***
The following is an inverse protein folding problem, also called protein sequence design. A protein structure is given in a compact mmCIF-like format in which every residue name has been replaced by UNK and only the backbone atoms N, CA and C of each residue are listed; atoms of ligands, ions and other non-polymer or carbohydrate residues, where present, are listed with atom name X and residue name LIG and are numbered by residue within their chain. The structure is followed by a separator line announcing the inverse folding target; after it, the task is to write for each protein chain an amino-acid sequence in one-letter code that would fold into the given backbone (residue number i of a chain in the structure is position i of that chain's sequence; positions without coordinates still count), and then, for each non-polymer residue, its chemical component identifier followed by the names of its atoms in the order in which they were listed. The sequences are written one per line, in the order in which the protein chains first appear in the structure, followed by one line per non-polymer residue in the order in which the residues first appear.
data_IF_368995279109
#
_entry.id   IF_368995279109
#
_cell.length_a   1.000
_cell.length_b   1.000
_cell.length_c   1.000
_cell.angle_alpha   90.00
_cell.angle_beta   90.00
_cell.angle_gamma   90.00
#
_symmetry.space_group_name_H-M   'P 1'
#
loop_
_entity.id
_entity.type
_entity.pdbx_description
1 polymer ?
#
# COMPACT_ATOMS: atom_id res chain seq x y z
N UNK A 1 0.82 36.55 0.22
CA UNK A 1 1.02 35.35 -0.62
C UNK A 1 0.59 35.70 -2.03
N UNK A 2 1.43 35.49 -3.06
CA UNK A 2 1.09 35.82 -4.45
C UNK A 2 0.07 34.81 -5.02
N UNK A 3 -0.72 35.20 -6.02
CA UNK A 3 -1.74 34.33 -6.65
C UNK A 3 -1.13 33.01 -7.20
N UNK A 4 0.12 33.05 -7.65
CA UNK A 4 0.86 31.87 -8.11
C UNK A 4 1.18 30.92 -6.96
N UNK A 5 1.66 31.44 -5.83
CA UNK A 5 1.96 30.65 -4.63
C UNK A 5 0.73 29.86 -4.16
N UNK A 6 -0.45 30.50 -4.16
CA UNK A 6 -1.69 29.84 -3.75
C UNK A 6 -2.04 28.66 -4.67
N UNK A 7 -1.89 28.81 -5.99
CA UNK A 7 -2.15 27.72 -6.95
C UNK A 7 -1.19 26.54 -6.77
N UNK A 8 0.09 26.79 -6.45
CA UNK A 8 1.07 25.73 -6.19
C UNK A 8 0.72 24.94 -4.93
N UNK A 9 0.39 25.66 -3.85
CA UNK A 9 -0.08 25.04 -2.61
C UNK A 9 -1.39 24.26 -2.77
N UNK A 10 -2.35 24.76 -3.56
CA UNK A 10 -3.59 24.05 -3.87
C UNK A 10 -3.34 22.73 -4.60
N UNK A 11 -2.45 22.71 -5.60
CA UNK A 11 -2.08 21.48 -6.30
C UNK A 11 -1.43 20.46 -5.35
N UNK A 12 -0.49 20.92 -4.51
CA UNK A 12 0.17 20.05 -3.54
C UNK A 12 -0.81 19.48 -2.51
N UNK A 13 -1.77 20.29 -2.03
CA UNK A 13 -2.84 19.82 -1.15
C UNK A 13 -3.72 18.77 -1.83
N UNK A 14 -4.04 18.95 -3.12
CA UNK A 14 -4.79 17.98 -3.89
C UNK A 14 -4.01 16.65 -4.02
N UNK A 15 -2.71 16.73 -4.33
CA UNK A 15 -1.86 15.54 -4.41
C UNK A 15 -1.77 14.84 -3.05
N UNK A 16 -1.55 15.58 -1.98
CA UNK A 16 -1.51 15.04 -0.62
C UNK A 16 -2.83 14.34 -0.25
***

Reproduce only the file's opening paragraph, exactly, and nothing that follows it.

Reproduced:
The following is an inverse protein folding problem, also called protein sequence design. A protein structure is given in a compact mmCIF-like format in which every residue name has been replaced by UNK and only the backbone atoms N, CA and C of each residue are listed; atoms of ligands, ions and other non-polymer or carbohydrate residues, where present, are listed with atom name X and residue name LIG and are numbered by residue within their chain. The structure is followed by a separator line announcing the inverse folding target; after it, the task is to write for each protein chain an amino-acid sequence in one-letter code that would fold into the given backbone (residue number i of a chain in the structure is position i of that chain's sequence; positions without coordinates still count), and then, for each non-polymer residue, its chemical component identifier followed by the names of its atoms in the order in which they were listed. The sequences are written one per line, in the order in which the protein chains first appear in the structure, followed by one line per non-polymer residue in the order in which the residues first appear.